L Hill, BSc (Med)(Hons), A N Bosch, PhD
Division of Exercise Science and Sports Medicine, Department of Human Biology, Faculty of Health Sciences, University of Cape Town, Cape Town, South Africa
Corresponding author: A N Bosch (Andrew.Bosch@uct.ac.za)
Caption: Fig. 1. Schematic representation of protocol for performance trials
Caption: Fig. 2 Total carbohydrate oxidation, fat oxidation and RER during the PTTSS (T=0 - 90 min). Mean values of [VO.sub.2] and [VCO.sub.2] were measured for 5 min every 15min. These were used to calculate RER, total CHO and total fat oxidation. GP trial (black circles) and mixed drink trial (white circles); no signficant differences were found. Error bars indicate 95% Confidence Interval.
Caption: Fig. 3. Plasma insulin, lactate and glucose concentrations during the time trial. GP (black circles) or mixed drink (white circles). No significance difference was found between the drink trials. Error bars indicate 95% Confidence Interval.
Caption: Fig. 4. Endogenous and exogenous carbohydrate oxidation during PTTSS (T= 45 - 90 min). Endogenous oxidation was not significantly different at any of the intervals (p=0.275); however, the data show a trend toward significance at the 90 minute interval (p=0.078). No statistical difference was found at 45-, 60- and 75 minute intervals for exogenous CHO oxidation but a significant difference was found at the 90 minute interval (p= 0.041). Error bars indicate SD.
Caption: Fig. 5A. Individual time trial differences of participants (Each bar represents an individual participant). A positive [DELTA] Time indicates faster time to completion in mixed drink trial compared to GP.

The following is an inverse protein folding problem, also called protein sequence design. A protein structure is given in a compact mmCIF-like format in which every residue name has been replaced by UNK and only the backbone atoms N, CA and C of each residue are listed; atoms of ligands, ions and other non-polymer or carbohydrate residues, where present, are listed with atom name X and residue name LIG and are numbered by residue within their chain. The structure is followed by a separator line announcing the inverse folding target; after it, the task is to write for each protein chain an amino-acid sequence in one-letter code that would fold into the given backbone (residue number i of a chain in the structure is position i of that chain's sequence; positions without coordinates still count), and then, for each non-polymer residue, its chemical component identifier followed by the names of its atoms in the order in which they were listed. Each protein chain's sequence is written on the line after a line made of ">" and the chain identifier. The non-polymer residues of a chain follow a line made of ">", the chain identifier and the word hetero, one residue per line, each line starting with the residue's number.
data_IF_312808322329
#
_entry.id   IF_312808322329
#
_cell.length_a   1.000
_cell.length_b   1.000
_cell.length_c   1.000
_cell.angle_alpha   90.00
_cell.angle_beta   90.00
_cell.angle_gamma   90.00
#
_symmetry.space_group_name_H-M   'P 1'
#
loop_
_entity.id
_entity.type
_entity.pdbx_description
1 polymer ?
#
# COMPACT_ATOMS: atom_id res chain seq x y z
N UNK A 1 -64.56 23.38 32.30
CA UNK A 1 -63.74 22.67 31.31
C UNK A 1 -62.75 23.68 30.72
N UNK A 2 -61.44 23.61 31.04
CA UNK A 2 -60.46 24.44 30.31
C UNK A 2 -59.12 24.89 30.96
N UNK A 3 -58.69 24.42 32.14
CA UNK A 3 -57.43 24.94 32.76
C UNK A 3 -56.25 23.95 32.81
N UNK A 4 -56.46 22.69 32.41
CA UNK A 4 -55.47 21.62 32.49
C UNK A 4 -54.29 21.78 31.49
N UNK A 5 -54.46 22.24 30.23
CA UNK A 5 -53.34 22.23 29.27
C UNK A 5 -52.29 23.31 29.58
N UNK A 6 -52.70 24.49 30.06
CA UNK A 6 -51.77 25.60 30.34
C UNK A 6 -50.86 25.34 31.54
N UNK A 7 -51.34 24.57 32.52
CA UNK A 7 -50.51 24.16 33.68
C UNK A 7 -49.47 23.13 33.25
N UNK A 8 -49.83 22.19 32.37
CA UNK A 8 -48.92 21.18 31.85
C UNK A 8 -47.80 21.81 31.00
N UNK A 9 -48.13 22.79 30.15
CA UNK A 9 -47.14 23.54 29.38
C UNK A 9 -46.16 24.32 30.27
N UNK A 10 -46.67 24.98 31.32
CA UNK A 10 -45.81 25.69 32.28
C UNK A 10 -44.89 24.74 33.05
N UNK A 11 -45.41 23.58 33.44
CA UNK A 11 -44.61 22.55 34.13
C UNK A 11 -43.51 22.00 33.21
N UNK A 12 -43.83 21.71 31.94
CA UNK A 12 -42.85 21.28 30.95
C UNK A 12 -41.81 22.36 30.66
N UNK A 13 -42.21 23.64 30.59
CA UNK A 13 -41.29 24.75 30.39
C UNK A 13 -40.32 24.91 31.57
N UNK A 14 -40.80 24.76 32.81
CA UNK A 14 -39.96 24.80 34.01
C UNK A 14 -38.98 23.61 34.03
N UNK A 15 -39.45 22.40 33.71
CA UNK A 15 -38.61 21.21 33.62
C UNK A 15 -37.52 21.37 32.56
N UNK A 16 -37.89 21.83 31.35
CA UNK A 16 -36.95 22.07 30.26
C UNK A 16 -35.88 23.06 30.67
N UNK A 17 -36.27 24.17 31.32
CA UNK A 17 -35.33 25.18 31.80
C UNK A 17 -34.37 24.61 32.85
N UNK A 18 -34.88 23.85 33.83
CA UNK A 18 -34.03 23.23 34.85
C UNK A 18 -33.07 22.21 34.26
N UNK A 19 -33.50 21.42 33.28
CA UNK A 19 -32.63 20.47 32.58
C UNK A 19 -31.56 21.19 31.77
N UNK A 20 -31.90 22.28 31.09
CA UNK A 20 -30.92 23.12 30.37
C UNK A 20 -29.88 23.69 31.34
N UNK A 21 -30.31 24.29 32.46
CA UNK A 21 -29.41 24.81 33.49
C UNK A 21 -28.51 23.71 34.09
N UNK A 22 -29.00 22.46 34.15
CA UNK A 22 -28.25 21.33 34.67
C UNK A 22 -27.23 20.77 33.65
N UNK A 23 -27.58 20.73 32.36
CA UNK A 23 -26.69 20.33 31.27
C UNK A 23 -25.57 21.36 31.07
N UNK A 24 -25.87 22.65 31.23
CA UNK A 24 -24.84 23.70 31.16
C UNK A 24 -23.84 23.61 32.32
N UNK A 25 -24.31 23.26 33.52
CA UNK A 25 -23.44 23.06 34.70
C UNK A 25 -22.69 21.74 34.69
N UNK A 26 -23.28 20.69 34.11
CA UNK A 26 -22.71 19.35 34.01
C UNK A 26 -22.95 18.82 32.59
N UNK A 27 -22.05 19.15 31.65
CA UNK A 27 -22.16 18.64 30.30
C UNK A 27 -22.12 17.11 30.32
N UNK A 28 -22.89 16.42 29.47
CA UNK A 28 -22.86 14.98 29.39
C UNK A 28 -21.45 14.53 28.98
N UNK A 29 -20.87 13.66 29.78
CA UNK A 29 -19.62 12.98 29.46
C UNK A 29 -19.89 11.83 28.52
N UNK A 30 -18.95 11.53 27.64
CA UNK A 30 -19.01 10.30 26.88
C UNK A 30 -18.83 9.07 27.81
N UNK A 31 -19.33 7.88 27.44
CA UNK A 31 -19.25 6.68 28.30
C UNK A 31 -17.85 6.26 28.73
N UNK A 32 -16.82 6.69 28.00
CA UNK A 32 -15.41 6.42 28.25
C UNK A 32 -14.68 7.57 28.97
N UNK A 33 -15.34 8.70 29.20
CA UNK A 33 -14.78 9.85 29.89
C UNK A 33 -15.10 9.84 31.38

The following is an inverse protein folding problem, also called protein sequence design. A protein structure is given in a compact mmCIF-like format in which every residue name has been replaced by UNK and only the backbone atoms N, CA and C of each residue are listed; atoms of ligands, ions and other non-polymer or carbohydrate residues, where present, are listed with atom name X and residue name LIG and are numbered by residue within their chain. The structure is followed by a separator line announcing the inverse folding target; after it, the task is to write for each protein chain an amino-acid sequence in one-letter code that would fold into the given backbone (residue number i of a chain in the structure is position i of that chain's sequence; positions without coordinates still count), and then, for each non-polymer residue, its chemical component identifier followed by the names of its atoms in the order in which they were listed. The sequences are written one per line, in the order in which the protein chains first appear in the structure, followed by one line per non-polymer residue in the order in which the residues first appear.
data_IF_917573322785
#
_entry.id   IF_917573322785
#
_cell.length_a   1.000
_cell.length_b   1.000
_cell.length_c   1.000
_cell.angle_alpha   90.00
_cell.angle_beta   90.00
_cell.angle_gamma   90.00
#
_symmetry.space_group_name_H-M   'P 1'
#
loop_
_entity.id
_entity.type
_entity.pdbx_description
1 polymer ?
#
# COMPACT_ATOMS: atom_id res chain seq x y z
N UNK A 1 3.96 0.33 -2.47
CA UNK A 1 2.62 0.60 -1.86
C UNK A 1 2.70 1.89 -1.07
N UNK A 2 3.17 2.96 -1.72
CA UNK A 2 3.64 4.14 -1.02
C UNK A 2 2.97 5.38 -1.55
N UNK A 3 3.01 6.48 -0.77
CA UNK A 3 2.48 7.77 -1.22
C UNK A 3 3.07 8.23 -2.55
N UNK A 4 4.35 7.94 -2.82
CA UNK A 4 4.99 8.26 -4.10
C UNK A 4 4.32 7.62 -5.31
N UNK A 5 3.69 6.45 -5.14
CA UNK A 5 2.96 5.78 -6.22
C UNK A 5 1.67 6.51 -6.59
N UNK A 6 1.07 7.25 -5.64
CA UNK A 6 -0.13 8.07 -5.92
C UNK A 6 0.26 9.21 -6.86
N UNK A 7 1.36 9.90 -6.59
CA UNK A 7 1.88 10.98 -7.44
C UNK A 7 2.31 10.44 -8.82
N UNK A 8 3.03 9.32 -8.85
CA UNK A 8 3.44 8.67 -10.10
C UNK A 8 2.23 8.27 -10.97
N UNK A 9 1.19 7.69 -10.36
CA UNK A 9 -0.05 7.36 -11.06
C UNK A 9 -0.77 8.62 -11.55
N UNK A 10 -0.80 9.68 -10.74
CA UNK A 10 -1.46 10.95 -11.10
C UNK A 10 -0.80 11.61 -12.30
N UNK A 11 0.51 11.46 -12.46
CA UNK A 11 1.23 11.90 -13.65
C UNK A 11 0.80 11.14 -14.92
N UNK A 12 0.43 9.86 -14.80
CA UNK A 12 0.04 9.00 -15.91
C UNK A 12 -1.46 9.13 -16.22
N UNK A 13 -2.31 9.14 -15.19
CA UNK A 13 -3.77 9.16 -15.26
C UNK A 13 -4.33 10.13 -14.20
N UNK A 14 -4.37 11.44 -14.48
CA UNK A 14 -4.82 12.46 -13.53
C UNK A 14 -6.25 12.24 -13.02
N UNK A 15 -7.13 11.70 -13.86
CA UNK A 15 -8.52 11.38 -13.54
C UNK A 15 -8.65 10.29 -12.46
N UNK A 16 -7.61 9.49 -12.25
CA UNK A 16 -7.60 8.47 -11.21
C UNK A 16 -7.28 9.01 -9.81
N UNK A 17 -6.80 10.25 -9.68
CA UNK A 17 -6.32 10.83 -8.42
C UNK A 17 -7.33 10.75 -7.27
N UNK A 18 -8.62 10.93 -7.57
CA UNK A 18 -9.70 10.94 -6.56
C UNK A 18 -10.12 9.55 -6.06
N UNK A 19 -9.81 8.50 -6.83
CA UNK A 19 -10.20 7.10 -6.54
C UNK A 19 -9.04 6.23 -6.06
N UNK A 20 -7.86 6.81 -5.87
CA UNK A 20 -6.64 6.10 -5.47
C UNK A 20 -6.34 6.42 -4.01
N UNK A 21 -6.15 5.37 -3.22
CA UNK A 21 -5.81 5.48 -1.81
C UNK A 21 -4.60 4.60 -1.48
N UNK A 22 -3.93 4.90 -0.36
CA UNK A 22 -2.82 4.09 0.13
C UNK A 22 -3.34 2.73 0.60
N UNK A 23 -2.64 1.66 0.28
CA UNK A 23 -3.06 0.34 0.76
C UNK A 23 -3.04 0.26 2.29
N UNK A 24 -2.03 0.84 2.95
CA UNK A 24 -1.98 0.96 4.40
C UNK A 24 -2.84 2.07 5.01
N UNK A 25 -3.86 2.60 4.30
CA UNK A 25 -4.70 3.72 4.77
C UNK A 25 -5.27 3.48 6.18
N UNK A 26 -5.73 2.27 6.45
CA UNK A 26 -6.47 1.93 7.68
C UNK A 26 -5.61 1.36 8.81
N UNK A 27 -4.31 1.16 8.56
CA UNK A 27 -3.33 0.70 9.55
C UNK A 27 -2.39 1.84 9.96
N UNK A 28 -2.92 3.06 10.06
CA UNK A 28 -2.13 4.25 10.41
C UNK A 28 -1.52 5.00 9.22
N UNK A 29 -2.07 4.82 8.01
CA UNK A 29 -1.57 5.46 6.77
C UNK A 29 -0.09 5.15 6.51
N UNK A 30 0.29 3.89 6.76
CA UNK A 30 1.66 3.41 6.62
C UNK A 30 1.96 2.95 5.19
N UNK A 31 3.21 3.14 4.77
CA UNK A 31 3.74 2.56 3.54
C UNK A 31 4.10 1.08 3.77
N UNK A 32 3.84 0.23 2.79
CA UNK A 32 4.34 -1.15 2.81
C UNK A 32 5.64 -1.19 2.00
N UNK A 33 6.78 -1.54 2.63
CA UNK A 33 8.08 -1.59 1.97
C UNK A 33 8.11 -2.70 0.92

Caption: Fig. 5B. Final time trial completion for the GP (69:14min [+ or -] 4.12, mean [+ or -] SD) and the mixed drink (66:58min [+ or -] 4.51, mean [+ or -] SD) trials were not significantly different between trials (p= 0.289).
Table 1. Summary of participant results (n=8), PPO test (visit 1) and Respiratory measures during the PTTSS Participant Characteristics Anthropometry Age (y) Height (cm) 26.1 [+ or -] 5.4 179.6 [+ or -] 6.8 PPO Test PPO RPO (Watts) (Watts/kg) 406 [+ or -] 38 5.1 [+ or -] 0.6 Anthropometry Weight (kg) Body fat % 75.6 [+ or -] 10.1 8.6 [+ or -] 1.7 PPO Test Absolute VO2 Relative VO2 (l/min) (ml/kg/min) 4.7 [+ or -] 0.4 62.7 [+ or -] 9.4 Anthropometry Cycling Training load history (y) (hours/week) 7.0 [+ or -] 3.6 17.6 [+ or -] 5.2 Respiratory measurements (PTTSS) VO2 VCO2 VO2 % VO2 max (L/min) (L/min) (ml/kg/min) (p) Trial 0.932 0.977 0.923 0.748 (p) Time 0.102 p<0.05 0.259 p<0.05 (p) Interaction 0.661 0.839 0.720 0.352 Effect size 0.106 0.046 0.014 0.098 RER CHO Ox Fat Ox (p) Trial 0.639 0.787 0.665 (p) Time p<0.05 p<0.05 p<0.05 (p) Interaction 0.970 0.834 0.522 Effect size 0.533 0.427 0.538 PPO, Peak Power Output; RPO, Relative Power Output; RER, Respiratory Exchange Ratio; PTTSS, Pre Time Trial Steady State; CHO, Carbohydrates; Ox, Oxidation; y, years; p, p-value
|Printer friendly Cite/link Email Feedback|
|Title Annotation:||ORIGINAL RESEARCH|
|Author:||Hill, L.; Bosch, A.N.|
|Publication:||South African Journal of Sports Medicine|
|Date:||Sep 1, 2016|
|Previous Article:||A survey of the attitudes and knowledge of parents of high school children on the East Rand on the usage of nutritional supplements.|
|Next Article:||The need for biokineticists in the South African public health care system.|